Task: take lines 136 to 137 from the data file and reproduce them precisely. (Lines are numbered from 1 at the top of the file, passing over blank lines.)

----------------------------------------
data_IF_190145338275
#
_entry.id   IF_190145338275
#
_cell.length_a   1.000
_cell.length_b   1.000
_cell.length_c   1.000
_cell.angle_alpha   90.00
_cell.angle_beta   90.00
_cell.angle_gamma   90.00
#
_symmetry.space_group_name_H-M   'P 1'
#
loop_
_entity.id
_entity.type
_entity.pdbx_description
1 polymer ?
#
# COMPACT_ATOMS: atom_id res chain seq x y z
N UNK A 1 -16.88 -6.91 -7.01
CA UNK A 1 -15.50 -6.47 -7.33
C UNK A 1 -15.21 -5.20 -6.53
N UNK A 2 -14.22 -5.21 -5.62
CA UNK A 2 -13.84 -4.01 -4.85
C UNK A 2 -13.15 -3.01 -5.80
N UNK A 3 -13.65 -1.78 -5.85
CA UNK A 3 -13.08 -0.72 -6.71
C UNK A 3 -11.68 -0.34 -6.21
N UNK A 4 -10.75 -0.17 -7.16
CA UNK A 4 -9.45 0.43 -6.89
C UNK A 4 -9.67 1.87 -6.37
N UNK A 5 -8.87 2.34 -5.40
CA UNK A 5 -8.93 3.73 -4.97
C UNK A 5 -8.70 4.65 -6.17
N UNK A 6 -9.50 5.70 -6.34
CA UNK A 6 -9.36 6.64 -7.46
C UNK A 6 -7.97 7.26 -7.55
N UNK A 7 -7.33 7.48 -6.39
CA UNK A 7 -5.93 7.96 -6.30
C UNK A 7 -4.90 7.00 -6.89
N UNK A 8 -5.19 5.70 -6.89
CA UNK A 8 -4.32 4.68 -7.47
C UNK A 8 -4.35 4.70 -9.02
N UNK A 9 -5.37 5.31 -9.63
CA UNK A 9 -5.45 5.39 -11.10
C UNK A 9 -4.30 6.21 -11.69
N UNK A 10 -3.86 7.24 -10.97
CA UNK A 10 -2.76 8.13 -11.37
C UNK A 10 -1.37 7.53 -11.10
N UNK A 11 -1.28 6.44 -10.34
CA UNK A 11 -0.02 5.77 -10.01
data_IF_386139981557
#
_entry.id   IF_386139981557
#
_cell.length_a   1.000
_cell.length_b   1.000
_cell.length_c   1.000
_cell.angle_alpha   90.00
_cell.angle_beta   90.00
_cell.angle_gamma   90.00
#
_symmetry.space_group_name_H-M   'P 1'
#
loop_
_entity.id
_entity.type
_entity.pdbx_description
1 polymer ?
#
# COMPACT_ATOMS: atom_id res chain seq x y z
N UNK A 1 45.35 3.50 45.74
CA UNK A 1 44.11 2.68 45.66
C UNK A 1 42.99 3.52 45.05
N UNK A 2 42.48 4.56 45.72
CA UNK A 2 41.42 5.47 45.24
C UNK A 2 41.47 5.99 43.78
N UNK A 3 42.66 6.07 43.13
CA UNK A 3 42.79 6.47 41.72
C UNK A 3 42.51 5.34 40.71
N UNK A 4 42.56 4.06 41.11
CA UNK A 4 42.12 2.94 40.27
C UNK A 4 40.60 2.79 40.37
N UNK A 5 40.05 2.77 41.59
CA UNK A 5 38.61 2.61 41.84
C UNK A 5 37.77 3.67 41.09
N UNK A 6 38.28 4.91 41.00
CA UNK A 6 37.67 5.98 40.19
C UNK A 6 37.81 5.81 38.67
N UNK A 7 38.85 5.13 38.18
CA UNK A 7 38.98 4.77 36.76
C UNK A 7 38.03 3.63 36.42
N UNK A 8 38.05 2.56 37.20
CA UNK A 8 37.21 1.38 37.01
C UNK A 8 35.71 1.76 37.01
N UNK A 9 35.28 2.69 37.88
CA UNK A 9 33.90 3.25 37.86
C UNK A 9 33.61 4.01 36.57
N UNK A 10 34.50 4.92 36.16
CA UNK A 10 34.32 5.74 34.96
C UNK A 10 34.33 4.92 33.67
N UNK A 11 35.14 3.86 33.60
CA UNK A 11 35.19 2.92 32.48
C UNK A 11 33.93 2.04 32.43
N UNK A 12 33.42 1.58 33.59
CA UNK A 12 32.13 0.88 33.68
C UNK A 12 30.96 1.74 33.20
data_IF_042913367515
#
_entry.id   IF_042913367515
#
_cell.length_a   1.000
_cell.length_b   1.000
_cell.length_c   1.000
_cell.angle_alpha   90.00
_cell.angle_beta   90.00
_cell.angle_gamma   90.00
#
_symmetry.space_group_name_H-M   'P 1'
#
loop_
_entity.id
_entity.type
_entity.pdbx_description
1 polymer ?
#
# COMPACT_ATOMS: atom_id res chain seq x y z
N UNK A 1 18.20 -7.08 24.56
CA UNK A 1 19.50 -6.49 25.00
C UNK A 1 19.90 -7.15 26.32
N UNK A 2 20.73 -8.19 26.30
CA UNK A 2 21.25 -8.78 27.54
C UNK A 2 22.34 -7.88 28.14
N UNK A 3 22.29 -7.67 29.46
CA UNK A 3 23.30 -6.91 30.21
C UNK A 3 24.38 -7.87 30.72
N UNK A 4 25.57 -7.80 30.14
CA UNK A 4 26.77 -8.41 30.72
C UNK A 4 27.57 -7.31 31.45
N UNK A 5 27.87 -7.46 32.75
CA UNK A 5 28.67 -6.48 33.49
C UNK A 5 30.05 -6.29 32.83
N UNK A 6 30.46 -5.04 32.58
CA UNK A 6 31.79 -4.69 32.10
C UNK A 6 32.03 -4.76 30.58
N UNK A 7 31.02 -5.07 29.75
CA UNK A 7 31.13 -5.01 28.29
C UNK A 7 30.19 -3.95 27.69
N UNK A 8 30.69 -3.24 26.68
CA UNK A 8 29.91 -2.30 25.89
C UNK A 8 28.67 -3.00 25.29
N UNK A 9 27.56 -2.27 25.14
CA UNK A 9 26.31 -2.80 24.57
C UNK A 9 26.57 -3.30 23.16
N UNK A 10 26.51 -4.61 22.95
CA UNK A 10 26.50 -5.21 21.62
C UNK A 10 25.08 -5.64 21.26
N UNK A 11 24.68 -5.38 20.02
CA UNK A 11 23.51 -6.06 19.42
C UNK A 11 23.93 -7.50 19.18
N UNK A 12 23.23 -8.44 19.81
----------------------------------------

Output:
CA UNK A 3 23.30 -6.91 30.21
C UNK A 3 24.38 -7.87 30.72